Once across the notch and on the Whitman glacier it was a straightforward slog to the base of the summit. Little T is the badly eroded remnant of what was once a much higher Mount Rainier and up close it looks like a giant slagheap. The summit was totally melted out and covered with a thick layer of scree. It was tricky navigating through all that loose rock. You had to watch every step; if you were careless it would be very easy to twist an ankle. On the scrambles up and down we had to proceed one at a time so that there was no danger of kicking rock down on someone below. The final approach to the summit Eddie (who had just finished the BOEALPS Basic Rock class) set pro for a fixed line while I belayed him. It is a good idea to bring a few pieces of pro and slings to set protection to the summit. The final approach is very exposed with drops of a thousand feet to either side. Getting to the summit on a beautiful day was a great feeling. We had a commanding view of Rainer from which we could clearly see climbers on the Muir/DC Rainier route and climbers' tents at the Ingraham Flats campsites.

As I said before it was the hottest weekend of the summer and the hike out was a long hot slog. We only had one incident where Leigh scrapped up her elbows bad on a glissade from Meany Crest. Other than that the worst thing to happen was the biblical-plague worthy swarms of mosquitos that tormented us on the Wonderland trail. It has been over a decade since I have experienced mosquitos that bad in the Cascades. Our waitress Saturday morning at the Sun Break Cafe even warned us about the mosquitos, but we did not take her seriously. Other than flip-flops for Meany Crest my only other missing-gear regret was mosquito repellant.

Timeline

---Day 1---

6:30 am Meet Carpool
7:00 am Leave Seattle
8:00 am Breakfast at Sun Break Café in Auburn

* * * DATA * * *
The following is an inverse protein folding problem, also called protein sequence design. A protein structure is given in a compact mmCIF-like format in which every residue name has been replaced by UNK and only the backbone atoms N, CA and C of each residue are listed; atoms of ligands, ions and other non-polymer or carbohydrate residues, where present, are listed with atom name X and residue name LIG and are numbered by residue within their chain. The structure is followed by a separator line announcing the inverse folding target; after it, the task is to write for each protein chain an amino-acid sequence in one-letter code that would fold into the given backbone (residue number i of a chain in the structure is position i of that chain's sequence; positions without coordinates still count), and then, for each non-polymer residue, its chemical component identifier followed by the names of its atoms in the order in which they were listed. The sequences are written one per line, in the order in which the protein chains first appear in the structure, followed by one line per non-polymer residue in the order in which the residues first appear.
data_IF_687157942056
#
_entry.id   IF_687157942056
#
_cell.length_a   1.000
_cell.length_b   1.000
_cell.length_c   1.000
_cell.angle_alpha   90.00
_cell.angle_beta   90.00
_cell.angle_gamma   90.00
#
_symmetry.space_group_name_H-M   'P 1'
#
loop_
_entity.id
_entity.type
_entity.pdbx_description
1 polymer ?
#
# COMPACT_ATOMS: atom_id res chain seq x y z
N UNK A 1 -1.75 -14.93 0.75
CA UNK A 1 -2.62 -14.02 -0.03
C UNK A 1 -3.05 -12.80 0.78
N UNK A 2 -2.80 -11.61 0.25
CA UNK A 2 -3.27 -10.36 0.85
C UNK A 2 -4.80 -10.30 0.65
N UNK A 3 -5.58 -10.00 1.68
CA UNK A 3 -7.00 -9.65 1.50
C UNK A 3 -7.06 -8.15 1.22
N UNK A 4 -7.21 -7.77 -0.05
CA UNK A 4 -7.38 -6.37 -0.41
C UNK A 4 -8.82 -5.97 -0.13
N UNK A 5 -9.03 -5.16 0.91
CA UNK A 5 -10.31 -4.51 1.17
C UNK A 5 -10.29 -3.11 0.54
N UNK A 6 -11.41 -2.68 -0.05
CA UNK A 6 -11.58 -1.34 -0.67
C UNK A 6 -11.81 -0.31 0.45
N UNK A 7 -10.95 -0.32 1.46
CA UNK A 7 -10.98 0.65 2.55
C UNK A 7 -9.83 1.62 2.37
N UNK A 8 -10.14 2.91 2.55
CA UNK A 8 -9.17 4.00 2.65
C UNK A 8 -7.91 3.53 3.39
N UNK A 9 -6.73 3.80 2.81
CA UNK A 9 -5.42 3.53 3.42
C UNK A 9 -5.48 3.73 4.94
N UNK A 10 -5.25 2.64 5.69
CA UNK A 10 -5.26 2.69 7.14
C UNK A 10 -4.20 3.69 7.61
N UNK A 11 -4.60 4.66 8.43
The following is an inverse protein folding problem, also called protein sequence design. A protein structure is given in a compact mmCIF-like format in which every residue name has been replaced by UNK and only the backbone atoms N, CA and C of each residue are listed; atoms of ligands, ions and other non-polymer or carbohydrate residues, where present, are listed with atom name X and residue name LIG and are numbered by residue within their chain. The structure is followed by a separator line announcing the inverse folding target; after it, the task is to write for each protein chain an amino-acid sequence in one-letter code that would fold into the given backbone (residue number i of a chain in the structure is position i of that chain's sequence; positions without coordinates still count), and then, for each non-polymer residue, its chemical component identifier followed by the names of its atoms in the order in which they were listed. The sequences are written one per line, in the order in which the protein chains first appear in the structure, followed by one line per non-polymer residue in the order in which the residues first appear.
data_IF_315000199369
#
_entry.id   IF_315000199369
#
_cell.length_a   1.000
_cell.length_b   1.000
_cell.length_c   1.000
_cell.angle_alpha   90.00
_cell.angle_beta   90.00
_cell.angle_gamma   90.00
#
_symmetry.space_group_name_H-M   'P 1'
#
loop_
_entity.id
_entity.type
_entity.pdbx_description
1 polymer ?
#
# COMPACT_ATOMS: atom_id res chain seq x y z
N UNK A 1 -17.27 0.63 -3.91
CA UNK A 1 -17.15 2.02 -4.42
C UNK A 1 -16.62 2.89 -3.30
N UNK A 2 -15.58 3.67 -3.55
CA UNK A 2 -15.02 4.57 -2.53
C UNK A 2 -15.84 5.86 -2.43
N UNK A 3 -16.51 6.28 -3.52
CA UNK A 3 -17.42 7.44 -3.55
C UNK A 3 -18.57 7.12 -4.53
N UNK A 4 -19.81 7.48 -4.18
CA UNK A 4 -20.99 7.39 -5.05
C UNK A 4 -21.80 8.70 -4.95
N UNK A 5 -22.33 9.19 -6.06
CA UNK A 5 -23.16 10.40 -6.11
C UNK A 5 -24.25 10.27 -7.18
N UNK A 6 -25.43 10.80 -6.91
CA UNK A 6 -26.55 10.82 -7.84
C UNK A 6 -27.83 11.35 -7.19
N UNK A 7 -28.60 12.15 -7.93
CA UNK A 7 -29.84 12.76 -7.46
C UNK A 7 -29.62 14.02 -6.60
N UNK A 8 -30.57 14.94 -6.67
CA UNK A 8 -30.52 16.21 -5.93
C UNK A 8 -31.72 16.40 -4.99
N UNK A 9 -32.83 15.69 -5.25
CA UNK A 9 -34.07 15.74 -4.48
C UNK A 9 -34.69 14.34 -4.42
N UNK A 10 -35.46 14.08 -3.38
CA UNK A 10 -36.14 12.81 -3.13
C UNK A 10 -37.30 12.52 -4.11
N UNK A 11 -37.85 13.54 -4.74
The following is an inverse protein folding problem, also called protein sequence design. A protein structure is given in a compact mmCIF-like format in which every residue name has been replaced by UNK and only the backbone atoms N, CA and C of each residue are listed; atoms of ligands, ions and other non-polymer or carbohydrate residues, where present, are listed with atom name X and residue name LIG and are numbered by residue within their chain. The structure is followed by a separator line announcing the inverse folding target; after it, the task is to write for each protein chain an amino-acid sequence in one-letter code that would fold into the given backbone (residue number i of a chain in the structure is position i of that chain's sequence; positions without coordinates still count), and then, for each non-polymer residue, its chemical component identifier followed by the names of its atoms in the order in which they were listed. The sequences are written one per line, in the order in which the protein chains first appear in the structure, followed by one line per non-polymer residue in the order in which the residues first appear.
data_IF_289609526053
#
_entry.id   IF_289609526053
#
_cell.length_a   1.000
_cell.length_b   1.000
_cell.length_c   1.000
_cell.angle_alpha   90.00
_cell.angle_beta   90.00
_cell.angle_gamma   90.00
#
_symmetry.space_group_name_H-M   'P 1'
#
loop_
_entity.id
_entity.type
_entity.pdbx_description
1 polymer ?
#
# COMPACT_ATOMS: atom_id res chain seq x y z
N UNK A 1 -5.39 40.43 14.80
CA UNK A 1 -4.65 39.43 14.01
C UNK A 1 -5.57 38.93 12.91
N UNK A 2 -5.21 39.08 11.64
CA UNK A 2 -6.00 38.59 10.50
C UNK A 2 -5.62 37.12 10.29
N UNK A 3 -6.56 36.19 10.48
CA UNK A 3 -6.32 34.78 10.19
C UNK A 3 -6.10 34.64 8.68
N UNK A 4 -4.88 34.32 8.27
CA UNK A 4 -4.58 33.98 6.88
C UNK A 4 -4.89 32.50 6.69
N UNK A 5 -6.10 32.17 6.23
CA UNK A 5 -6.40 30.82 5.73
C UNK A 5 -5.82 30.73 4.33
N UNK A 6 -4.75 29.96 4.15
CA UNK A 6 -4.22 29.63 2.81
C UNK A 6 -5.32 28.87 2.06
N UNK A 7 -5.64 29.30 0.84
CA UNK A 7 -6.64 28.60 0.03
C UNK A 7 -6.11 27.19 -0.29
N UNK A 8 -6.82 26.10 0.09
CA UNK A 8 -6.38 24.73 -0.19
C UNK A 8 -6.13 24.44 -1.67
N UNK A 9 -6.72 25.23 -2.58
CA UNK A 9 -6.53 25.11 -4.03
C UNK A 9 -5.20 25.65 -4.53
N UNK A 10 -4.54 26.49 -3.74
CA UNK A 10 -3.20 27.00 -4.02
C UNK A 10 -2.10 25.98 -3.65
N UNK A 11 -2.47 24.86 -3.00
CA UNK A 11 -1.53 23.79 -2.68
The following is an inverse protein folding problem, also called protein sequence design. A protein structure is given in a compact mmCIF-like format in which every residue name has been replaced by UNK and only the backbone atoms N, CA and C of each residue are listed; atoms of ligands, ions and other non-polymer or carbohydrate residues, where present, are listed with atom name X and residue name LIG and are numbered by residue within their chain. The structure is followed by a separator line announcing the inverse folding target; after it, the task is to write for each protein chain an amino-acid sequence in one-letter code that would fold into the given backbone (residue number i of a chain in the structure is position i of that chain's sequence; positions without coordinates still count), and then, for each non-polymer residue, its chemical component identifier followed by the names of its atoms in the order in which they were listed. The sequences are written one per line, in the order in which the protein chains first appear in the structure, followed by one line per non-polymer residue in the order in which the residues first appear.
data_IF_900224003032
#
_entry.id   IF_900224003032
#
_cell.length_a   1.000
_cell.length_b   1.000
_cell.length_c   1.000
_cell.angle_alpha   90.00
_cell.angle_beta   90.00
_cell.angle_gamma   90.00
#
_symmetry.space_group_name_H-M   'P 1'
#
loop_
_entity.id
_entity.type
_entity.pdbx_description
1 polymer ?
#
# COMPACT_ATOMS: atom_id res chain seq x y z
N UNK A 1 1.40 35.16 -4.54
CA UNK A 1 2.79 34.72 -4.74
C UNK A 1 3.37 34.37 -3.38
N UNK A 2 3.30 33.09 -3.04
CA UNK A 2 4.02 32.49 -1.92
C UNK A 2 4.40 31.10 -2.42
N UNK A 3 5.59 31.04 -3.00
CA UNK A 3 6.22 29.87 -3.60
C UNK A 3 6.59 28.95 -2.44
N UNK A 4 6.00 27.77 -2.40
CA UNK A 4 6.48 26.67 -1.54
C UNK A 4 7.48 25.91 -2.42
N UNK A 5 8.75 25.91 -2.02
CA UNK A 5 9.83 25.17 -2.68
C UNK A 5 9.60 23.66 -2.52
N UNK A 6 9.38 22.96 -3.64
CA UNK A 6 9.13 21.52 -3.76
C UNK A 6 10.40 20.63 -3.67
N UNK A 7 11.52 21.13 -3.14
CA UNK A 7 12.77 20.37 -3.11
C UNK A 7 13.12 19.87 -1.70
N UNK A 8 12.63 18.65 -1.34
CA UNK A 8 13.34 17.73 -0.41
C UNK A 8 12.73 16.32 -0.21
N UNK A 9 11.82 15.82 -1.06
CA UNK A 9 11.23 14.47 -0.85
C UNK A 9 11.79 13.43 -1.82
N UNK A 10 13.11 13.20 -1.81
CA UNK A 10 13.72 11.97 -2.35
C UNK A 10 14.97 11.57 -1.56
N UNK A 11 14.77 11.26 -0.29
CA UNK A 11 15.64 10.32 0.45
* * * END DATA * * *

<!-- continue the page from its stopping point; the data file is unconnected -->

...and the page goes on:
11:30 am Trailhead 3885ft
2:30 pm Leave Summerland Camp, 5978ft
4:07 pm Top of Meany Crest, 7010ft
Scout higher camp
4:49 pm Leave Meany Crest
5:23 pm Arrive Camp, 7566ft

---Day 2---

2:25 am Leave Camp
4:00 am Arrive bottom of notch, 8980 ft
6:20 am Finally arrive at notch, 9110 ft
9:02 am Drop packs, 10,830 ft
9:25 am Continue to summit
10:06 am Arrive base of summit block, 11,090 ft
10:50 am Summit! 11,120 ft
11:30 am Depart base of summit block, 11,090 ft
2:47 pm Arrive at notch
3:56 pm Arrive at camp
5:21 pm Depart camp
8:30 pm Arrive Car

References

Nelson, Jim; Peter Potterfield. Selected Climbs in the Cascades. Vol 1. 2nd ed. Seattle: Mountaineers Books, 2003. Pgs. 48-51.

Smoot, Jeff. Climbing Washington's Mountains : summit hikes, scrambles, and climbs in Washington's Cascade and Olympic Mountain Range. Guilford Conn.: Falcon, 2002. Pgs. 306-310.

Beckey, Fred. Cascade Alpine Guide: Climbing and High Routes, Vol. 1, Columbia River to Stevens Pass. 3rd ed. Seattle: Mountaineers Books, 2000. 4th printing, 2011. Pgs. 124-126.

Links

Mount Rainier Climbing (climbing rangers' blog)

Little T Graduation Climb with BOEALPS Basic Climbing Class

The Mountain and me: Three Rainier climbs via Camp Schurman—1999, 2010, and 2012

BOEALPS

Images